August 13, 2003
1. WTO (World Trade Organisation)
Cancun Special: Advancing the Doha Development Agenda - Everything you wanted to know about Cancun
As the European Trade Commissioner, I represent 15 EU Member States, plus ten future members, and I will be there to defend our interests and our vision of globalisation, which is that it should be managed and have the same rules for everybody .Monday: Agriculture Tuesday: Goods Wednesday: Services Thursday: Medicines Friday: So-called regulatory issues Saturday: Environment Sunday: the bell for the last lap
EU, U.S., CDA SUBMIT MARKET ACCESS PROPOSAL
"EU, US and Canada submit paper on WTO negotiations on non-agricultural market access", Directorate General Trade of the European Commission, Brussels, 13 August 2003
MARKET ACCESS PROPOSAL HARD ON INDIA, OTHERS
US, EU, Canada Want Biting Tariff Cuts For India, Others, Financial Express, by Amiti Sen, August 13, 2003
The US, EU and Canada have submitted a joint proposal to the World Trade Organisation (WTO) suggesting an alternative formula for tariff cuts in non-agriculture products. The formula entails sharper cuts on tariffs for developing countries like India which may have to bring down average tariffs to about 9 per cent from the existing 41 per cent. At the same time, the proposed formula is soft on tariff escalations and tariff peaks maintained by the developed world.
STIGLTZ ON CANCUN: POOR NATIONS FEAR TALKS
Poor Nations Fear Remedies That Will Make Life Harder, Business Day (Johannesburg), by Joseph Stiglitz, August 13, 2003
One would have thought that the developing countries would look forward to the meeting as a chance to achieve a fairer global trading system. Instead, many fear that what has happened in the past will happen again: secret negotiations, arm twisting, and the display of brute economic power by the US and Europe and by special interests in the advanced countries aimed at ensuring that the interests of the rich are protected.,,, [The realpolitik of economic power has ensured that the interests of the developed countries predominate.
[AFRICAN] GROWTH DEPENDS ON ACCESS TO MARKETS, NOT AID
IPS, by Farah Khan, August 6, 2003
As the next round of trade talks gets underway in Cancun, Mexico next month, it has emerged that Africa would benefit far more from the better access to the European Union and the United States markets than it does from aid. The Economic Commission for Africa, a United Nations sub-agency, last week released its fourth Economic Report for Africa, dedicating it to plotting the path to accelerated development.
ITS THE WTO OR STARVATION - CITIZEN EDITORIAL
The Ottawa Citizen editorial, July 30, 2003
Money cannot buy happiness, it is true. But malnutrition makes happiness hard to pursue, and starvation makes it impossible. The WTO is right to try to liberalize trade, and the protestors, even the peaceful ones, are wrong to object.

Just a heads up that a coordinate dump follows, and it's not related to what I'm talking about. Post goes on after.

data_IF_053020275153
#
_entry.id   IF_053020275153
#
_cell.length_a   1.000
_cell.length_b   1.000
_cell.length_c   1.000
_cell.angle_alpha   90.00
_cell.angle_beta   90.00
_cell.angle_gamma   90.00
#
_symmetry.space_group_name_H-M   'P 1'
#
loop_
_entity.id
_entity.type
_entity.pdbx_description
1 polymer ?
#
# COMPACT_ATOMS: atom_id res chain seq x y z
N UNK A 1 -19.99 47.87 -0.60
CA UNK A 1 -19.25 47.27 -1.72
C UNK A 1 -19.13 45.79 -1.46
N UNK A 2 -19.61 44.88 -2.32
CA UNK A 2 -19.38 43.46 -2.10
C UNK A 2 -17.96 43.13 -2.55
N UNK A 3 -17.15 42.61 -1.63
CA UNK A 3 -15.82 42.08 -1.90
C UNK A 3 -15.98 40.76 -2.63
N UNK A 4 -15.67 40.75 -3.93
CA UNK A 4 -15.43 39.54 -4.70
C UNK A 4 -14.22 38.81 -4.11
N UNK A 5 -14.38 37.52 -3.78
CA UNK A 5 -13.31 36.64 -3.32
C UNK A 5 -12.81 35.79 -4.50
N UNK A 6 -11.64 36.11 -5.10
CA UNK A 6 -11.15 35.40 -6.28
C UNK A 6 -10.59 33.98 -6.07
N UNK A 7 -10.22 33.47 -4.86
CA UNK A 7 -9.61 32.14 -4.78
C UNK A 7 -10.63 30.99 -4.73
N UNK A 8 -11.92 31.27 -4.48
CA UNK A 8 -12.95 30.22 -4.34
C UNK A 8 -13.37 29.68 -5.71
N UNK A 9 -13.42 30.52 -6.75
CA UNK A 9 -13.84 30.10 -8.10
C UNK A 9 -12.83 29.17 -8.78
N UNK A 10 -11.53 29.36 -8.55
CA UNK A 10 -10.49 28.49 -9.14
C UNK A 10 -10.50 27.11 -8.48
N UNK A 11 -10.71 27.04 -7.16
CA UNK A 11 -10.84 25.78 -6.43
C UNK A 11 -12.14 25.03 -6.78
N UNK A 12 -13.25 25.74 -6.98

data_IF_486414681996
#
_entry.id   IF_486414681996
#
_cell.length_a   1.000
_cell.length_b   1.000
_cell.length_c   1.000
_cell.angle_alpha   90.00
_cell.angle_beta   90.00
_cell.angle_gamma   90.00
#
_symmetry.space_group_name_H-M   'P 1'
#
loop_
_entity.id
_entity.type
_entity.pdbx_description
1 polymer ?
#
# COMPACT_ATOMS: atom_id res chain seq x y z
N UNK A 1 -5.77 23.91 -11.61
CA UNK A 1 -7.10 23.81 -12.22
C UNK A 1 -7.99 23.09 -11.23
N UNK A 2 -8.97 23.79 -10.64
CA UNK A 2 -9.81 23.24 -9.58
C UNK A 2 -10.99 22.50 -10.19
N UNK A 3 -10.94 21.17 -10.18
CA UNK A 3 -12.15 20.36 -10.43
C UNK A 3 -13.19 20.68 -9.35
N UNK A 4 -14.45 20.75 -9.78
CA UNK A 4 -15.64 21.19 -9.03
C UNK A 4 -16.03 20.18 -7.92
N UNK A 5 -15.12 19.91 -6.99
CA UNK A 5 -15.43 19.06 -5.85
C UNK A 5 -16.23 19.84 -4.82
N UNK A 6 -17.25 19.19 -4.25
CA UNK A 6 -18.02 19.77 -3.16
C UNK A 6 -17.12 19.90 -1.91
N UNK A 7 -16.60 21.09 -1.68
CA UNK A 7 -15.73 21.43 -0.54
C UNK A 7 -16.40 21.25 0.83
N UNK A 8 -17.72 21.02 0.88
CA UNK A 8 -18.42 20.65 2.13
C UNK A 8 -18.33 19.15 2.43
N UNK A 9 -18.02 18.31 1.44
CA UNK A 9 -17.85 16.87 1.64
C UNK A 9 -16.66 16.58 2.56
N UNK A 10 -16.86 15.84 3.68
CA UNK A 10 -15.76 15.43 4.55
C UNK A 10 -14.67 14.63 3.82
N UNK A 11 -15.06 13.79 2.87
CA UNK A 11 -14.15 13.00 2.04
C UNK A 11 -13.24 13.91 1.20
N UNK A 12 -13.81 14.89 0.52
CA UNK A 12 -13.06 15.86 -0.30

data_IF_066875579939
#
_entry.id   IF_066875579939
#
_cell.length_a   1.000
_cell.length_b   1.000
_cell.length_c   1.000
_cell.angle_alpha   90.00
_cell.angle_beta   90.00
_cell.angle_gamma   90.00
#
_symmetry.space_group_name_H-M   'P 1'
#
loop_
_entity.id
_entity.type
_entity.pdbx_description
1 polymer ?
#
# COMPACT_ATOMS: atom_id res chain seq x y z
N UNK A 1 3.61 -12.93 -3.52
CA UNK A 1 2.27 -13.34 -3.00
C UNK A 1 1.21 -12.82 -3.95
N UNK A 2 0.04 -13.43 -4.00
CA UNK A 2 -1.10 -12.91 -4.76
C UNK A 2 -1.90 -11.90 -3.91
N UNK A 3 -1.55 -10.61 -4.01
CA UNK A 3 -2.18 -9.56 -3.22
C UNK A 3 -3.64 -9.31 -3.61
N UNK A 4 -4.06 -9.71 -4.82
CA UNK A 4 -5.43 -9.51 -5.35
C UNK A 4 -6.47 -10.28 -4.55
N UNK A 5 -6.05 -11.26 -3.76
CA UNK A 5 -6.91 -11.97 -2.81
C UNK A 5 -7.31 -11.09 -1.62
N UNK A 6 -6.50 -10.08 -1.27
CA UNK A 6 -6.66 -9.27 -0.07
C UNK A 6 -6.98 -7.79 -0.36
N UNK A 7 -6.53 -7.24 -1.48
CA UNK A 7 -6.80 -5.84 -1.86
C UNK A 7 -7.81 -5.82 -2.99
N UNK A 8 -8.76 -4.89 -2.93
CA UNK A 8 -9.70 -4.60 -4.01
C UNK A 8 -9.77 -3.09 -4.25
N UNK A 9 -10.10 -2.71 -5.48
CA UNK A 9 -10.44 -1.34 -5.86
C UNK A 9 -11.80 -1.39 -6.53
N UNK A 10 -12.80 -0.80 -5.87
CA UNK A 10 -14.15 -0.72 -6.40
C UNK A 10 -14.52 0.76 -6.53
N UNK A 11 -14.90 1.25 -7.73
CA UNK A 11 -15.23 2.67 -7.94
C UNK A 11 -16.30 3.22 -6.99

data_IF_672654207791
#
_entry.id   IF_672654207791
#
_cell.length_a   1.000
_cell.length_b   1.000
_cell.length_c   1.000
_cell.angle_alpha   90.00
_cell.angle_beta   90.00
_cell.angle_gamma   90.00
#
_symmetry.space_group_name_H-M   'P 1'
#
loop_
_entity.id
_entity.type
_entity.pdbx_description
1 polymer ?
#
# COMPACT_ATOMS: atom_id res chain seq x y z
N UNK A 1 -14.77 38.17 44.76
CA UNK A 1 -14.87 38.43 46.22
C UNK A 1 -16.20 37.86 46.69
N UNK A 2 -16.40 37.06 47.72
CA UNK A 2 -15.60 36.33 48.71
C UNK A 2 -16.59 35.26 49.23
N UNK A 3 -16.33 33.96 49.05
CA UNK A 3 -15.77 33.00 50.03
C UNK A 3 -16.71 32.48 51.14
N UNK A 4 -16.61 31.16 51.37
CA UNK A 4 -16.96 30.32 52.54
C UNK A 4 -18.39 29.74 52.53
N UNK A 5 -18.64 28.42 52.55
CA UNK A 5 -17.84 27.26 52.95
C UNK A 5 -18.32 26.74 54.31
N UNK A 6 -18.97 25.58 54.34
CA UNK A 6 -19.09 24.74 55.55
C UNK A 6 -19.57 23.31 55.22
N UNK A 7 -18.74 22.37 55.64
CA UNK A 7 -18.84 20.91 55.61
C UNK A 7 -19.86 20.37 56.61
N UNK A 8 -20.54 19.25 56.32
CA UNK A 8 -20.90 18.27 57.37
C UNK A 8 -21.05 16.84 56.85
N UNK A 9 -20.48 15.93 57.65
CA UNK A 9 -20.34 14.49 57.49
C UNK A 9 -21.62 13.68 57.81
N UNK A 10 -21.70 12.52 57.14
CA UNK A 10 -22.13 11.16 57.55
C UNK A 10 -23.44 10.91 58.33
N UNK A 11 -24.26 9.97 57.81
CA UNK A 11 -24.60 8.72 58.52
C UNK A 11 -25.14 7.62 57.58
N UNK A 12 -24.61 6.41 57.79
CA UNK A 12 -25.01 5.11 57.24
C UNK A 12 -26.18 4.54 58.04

SOME COUNTRIES SCRAMBLING TO PREPARE FOR CANCUN
Preparations for Fifth WTO Meeting Intensify, The Herald (Harare), August 6, 2003
ZIMBABWE has intensified preparations for the fifth World Trade Organisations meeting to be held in Cancun, Mexico in September The meeting comes at a time when preparations by most developing countries ahead of the Cancun meeting have been chaotic.
UPDATE AND EXPLANATION: INVESTMENT AND THE WTO
Examining The Political Case For An Investment Agreement At The WTO, Financial Express, by Pradeep S Mehta, August 12, 2003
The European Union (EU) is consistent in its demand, while India, in association with China, leads the like minded group (LMG) of vocal opponents of an investment agreement at the WTO. All the Singapore working groups, including the one on investment, have finished their pre-Cancun meetings and submitted their reports to the WTOs General Council last month.
ACTIVISTS FEAR WTO INVESTMENT ACCORD
SwissInfo, August 13, 2003
Non-governmental organisations fear an accord on foreign investment, due to be discussed at world trade talks in Mexico next month, could undermine national laws on social policy and the environment.
100,000 GATHER AT ANTI-WTO PROTEST IN FRANCE
French WT0 protest movement grows at the anti-WTO rally in Larzac, France, BBC News, by Megan Rowling, August 11, 2003
More than 100,000 protesters rallied over the weekend in France against the World Trade Organisation and the French Governments privatisation plans.
PETTIGREW STATEMENT POST-MONTREAL
TRADE MINISTERS MAKE PROGRESS IN MONTREAL, BUT MUCH WORK REMAINS, SAYS PETTIGREW, DFAIT Press Release, July 30, 2003
There is still much work to do and not much time to do it, said Minister Pettigrew. With only one month left before Cancun, we must now urgently focus our energies on resolving problems in key areas, if we are to hold true to the goals we set when we launched the Doha Development Agenda.